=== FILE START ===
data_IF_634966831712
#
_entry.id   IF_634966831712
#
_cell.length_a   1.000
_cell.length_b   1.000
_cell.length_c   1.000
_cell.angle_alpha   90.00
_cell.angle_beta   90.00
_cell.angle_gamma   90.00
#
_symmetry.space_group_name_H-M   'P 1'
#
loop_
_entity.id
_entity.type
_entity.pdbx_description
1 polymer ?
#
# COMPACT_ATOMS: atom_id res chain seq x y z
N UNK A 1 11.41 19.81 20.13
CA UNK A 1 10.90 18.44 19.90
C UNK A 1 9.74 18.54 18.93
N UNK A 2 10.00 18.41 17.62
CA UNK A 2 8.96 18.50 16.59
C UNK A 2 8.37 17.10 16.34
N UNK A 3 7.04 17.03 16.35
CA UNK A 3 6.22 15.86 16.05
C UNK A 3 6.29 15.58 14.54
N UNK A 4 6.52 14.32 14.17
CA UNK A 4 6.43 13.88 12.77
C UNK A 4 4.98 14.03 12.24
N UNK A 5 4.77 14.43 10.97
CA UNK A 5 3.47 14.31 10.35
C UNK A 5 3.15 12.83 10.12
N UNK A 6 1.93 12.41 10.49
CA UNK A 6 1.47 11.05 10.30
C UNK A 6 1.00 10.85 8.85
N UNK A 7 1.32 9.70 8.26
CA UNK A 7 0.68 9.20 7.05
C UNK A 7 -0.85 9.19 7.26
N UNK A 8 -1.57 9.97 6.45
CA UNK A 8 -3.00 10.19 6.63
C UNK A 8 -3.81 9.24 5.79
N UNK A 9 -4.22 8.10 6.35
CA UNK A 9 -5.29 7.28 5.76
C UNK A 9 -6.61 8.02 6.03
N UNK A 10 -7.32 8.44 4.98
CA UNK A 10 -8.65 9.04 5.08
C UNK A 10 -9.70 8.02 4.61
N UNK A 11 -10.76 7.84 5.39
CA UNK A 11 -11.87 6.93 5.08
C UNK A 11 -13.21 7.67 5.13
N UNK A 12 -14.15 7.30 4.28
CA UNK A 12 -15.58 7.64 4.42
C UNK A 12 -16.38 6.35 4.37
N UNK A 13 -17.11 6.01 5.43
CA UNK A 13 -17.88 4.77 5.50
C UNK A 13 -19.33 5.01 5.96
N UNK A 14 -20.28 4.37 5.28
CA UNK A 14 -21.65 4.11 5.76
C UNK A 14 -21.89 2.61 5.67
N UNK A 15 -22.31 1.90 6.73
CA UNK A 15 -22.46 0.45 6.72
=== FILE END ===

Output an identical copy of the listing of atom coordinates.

data_IF_634966831712
#
_entry.id   IF_634966831712
#
_cell.length_a   1.000
_cell.length_b   1.000
_cell.length_c   1.000
_cell.angle_alpha   90.00
_cell.angle_beta   90.00
_cell.angle_gamma   90.00
#
_symmetry.space_group_name_H-M   'P 1'
#
loop_
_entity.id
_entity.type
_entity.pdbx_description
1 polymer ?
#
# COMPACT_ATOMS: atom_id res chain seq x y z
N UNK A 1 11.41 19.81 20.13
CA UNK A 1 10.90 18.44 19.90
C UNK A 1 9.74 18.54 18.93
N UNK A 2 10.00 18.41 17.62
CA UNK A 2 8.96 18.50 16.59
C UNK A 2 8.37 17.10 16.34
N UNK A 3 7.04 17.03 16.35
CA UNK A 3 6.22 15.86 16.05
C UNK A 3 6.29 15.58 14.54
N UNK A 4 6.52 14.32 14.17
CA UNK A 4 6.43 13.88 12.77
C UNK A 4 4.98 14.03 12.24
N UNK A 5 4.77 14.43 10.97
CA UNK A 5 3.47 14.31 10.35
C UNK A 5 3.15 12.83 10.12
N UNK A 6 1.93 12.41 10.49
CA UNK A 6 1.47 11.05 10.30
C UNK A 6 1.00 10.85 8.85
N UNK A 7 1.32 9.70 8.26
CA UNK A 7 0.68 9.20 7.05
C UNK A 7 -0.85 9.19 7.26
N UNK A 8 -1.57 9.97 6.45
CA UNK A 8 -3.00 10.19 6.63
C UNK A 8 -3.81 9.24 5.79
N UNK A 9 -4.22 8.10 6.35
CA UNK A 9 -5.29 7.28 5.76
C UNK A 9 -6.61 8.02 6.03
N UNK A 10 -7.32 8.44 4.98
CA UNK A 10 -8.65 9.04 5.08
C UNK A 10 -9.70 8.02 4.61
N UNK A 11 -10.76 7.84 5.39
CA UNK A 11 -11.87 6.93 5.08
C UNK A 11 -13.21 7.67 5.13
N UNK A 12 -14.15 7.30 4.28
CA UNK A 12 -15.58 7.64 4.42
C UNK A 12 -16.38 6.35 4.37
N UNK A 13 -17.11 6.01 5.43
CA UNK A 13 -17.88 4.77 5.50
C UNK A 13 -19.33 5.01 5.96
N UNK A 14 -20.28 4.37 5.28
CA UNK A 14 -21.65 4.11 5.76
C UNK A 14 -21.89 2.61 5.67
N UNK A 15 -22.31 1.90 6.73
CA UNK A 15 -22.46 0.45 6.72